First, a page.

Property Acquired During Divorce Proceedings Remain Subject to Division
When a couple is going through a divorce and figuring out alimony, the amount of alimony is calculated based upon the “length of the marriage.” While this term seems arbitrary, Massachusetts General Law c. 208, § 48, inserted by St. 2011, c. 124, § 3, which was adopted as part of the Alimony Reform Act of 2011, defines the length of the marriage as “the number of months from the date of legal marriage to the date of service of a complaint or petition for divorce or separate support.”
In August, the Massachusetts Appeals Court was faced with the task of determining whether the definition used in calculating alimony should also be used in determining the length of the marriage when dividing marital assets. Valaskatgis v. Valaskatgis, 87 Mass. App. Ct. 756 (2015).
In this case, the wife was served with the complaint for divorce on August 29, 2012 and the parties entered into a separation agreement on September 30, 2013. During this time period, the husband earned approximately $96,000 in overtime compensation. The lower court found that the marital assets were to be divided as of the date of the separation agreement and not as of the date of service of the complaint.
The husband appealed the ruling, arguing that the definition from the Alimony Reform Act should be applied and that his overtime should not be included as part of the marital estate since it was earned after the divorce complaint was served. The wife, on the other hand, argued that the earned income should be included in the marital estate and that she was rightly entitled to one-half of the $96,000.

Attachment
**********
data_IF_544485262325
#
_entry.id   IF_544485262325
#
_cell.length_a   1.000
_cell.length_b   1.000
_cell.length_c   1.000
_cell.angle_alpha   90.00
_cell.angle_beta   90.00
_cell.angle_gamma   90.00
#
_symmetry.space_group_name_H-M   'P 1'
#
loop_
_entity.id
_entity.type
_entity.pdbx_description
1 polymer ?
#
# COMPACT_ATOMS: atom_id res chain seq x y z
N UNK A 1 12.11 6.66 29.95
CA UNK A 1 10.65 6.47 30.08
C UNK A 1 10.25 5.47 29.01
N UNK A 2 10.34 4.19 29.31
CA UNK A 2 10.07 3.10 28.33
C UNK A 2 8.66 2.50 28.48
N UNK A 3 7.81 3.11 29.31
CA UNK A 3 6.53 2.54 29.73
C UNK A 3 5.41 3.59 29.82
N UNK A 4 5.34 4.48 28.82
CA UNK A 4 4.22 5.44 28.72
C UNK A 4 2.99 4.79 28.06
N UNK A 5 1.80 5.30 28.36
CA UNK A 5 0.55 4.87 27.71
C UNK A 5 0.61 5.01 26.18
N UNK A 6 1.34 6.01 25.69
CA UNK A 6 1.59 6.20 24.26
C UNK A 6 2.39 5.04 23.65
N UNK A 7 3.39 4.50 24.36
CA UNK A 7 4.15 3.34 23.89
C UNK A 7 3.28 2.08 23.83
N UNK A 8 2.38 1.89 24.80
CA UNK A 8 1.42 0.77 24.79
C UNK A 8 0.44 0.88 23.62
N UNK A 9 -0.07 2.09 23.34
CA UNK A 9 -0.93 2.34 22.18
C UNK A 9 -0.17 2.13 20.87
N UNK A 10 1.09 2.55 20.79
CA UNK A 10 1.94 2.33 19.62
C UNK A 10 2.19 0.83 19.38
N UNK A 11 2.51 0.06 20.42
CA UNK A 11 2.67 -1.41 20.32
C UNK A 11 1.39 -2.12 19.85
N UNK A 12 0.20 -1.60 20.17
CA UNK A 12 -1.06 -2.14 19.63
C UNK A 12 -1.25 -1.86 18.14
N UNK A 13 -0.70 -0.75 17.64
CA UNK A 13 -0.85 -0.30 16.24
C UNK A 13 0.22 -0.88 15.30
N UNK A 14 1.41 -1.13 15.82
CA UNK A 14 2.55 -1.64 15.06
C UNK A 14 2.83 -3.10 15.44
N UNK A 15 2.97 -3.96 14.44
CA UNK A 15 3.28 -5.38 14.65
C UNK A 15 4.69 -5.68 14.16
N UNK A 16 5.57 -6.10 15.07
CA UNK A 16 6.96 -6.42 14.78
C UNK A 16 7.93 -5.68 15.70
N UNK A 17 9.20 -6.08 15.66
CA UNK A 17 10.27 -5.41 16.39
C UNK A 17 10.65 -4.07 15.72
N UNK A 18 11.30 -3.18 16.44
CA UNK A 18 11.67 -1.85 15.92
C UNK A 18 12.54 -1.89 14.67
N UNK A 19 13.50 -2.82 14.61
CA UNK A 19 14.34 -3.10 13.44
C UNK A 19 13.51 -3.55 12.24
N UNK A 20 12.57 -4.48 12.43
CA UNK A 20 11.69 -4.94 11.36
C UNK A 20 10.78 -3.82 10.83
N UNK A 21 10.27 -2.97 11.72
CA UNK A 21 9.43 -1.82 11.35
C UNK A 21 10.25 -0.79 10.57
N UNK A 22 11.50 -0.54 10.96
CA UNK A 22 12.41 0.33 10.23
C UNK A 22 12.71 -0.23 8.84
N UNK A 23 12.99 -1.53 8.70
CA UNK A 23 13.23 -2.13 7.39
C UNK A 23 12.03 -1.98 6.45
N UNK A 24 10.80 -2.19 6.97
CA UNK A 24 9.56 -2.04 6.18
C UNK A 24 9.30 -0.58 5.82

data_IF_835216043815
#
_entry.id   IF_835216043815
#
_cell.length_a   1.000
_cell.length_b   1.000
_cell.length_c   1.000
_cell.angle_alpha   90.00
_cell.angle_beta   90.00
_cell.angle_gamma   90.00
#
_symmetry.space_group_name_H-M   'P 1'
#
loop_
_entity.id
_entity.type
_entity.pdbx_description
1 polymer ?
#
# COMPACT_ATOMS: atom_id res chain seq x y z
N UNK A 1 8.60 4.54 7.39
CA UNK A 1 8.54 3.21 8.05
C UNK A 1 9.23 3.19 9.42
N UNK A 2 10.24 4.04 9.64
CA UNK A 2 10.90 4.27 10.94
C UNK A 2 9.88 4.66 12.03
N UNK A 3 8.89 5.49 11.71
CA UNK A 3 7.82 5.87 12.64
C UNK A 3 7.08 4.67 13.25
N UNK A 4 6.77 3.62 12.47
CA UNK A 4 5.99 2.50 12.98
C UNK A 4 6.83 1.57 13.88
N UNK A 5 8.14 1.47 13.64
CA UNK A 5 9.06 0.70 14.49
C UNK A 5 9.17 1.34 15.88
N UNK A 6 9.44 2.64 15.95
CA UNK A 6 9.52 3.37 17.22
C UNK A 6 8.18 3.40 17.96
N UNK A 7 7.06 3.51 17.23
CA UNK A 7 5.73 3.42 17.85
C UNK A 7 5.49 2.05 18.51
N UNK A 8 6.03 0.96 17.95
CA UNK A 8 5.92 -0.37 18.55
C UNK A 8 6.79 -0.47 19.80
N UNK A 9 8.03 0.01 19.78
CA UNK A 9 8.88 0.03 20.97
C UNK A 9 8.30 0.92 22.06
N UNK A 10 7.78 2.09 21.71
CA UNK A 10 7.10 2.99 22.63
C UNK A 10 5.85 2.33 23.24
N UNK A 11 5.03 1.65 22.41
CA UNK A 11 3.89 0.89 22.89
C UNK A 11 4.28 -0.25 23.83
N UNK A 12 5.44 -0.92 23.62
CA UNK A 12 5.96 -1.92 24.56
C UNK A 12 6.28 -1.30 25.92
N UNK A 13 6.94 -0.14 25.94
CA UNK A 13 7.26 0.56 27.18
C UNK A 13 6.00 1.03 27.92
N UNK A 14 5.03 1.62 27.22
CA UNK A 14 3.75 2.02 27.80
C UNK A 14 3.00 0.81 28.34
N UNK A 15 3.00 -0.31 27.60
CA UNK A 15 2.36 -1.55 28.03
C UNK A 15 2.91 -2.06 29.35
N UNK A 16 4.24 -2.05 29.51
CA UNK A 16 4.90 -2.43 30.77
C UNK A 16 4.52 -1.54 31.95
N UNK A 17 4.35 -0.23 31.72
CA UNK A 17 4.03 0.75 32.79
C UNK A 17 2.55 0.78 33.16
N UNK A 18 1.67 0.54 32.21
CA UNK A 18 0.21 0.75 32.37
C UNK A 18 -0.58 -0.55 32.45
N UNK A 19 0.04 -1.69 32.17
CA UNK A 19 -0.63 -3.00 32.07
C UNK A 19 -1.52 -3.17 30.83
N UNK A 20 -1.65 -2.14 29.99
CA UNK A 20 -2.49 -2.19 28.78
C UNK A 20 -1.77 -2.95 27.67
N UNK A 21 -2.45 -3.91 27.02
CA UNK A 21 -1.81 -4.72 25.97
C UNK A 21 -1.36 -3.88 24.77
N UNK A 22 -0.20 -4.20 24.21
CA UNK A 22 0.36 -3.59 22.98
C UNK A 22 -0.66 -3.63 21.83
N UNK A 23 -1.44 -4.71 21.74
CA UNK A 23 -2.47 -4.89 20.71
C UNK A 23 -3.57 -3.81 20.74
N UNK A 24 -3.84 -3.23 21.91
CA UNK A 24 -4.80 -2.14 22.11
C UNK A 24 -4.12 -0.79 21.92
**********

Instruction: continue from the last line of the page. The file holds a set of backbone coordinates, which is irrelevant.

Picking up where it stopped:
The Appeals Court determined that the definition of the length of the marriage as being the number of months from the date of the marriage to the date of service is not applicable when used elsewhere in Massachusetts General Laws. A couple is not divorced until the judgment becomes absolute pursuant to Massachusetts General Law c. 208, § 21. Additionally, judges have a great deal of discretion when determining the division of marital assets, which includes examining the time period after the complaint was served.
The Appeals Court affirmed the lower court’s decision to divide the marital assets, including the husband’s additional income of $96,000, from the date of the separation agreement.
If you feel like you may be entitled to marital property acquired subsequent to the complaint for divorce being served or have general questions pertaining to divisible marital assets and divorce, please contact the Family and Domestic Relations Division at Shapiro Law Group, PC.
By Anna Shapiro